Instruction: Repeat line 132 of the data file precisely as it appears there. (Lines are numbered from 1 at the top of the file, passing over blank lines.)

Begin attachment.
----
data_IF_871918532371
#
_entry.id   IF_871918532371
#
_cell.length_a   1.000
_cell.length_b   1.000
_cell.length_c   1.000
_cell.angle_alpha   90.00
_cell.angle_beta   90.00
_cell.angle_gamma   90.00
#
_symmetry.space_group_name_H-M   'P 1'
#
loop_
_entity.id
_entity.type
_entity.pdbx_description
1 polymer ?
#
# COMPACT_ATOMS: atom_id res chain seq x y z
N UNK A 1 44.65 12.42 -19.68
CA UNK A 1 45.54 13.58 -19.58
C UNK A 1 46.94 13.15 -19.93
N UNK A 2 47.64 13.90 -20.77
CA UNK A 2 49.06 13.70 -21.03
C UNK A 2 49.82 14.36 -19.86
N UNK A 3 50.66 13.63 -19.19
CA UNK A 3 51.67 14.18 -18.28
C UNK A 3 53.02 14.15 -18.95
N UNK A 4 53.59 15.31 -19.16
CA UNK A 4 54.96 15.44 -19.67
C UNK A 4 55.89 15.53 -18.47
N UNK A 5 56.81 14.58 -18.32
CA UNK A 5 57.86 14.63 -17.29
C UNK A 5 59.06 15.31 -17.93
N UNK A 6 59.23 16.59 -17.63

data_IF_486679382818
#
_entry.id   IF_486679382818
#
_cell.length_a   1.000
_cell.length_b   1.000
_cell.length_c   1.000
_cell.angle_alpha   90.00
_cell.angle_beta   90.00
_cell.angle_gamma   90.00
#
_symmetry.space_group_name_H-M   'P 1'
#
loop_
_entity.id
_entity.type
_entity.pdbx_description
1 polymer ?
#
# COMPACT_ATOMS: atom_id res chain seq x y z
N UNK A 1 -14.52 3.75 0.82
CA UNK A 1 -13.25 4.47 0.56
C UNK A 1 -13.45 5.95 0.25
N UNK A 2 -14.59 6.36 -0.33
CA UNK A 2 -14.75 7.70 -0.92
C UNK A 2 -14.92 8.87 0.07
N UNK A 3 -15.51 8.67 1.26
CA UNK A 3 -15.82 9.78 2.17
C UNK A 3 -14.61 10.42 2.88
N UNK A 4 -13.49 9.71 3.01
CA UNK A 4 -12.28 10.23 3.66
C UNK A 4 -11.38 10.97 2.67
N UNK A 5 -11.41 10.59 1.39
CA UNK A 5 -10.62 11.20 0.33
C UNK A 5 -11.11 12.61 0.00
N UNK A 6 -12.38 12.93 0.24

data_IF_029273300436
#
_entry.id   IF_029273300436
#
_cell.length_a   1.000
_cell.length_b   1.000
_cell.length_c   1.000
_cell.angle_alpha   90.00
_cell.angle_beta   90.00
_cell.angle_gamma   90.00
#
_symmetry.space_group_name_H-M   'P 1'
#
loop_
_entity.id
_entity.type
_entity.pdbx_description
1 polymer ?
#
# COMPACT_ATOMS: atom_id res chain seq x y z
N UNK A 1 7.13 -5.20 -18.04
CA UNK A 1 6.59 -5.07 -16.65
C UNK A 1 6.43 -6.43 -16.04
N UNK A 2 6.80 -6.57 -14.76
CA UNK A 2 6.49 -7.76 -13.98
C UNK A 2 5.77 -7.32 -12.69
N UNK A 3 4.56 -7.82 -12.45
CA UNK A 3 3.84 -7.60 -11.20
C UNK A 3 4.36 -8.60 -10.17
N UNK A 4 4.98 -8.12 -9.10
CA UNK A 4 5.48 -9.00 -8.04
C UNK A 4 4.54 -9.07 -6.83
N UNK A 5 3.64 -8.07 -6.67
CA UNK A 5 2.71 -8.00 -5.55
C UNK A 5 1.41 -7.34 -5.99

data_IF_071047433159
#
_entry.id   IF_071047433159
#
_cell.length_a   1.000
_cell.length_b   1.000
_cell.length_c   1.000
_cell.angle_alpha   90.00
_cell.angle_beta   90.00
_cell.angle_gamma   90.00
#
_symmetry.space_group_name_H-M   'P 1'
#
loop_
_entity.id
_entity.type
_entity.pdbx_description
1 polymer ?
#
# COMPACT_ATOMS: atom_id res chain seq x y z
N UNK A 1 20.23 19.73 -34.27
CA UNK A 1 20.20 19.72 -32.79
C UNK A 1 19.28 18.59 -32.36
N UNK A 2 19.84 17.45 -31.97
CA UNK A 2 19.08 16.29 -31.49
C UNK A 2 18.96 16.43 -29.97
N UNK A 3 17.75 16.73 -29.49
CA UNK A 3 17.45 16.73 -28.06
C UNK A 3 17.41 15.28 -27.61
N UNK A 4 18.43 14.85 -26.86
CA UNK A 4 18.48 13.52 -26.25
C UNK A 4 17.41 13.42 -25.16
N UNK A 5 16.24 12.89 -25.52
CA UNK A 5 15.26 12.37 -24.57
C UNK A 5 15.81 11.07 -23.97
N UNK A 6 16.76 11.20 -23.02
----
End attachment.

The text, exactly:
CA UNK A 2 19.08 16.29 -31.49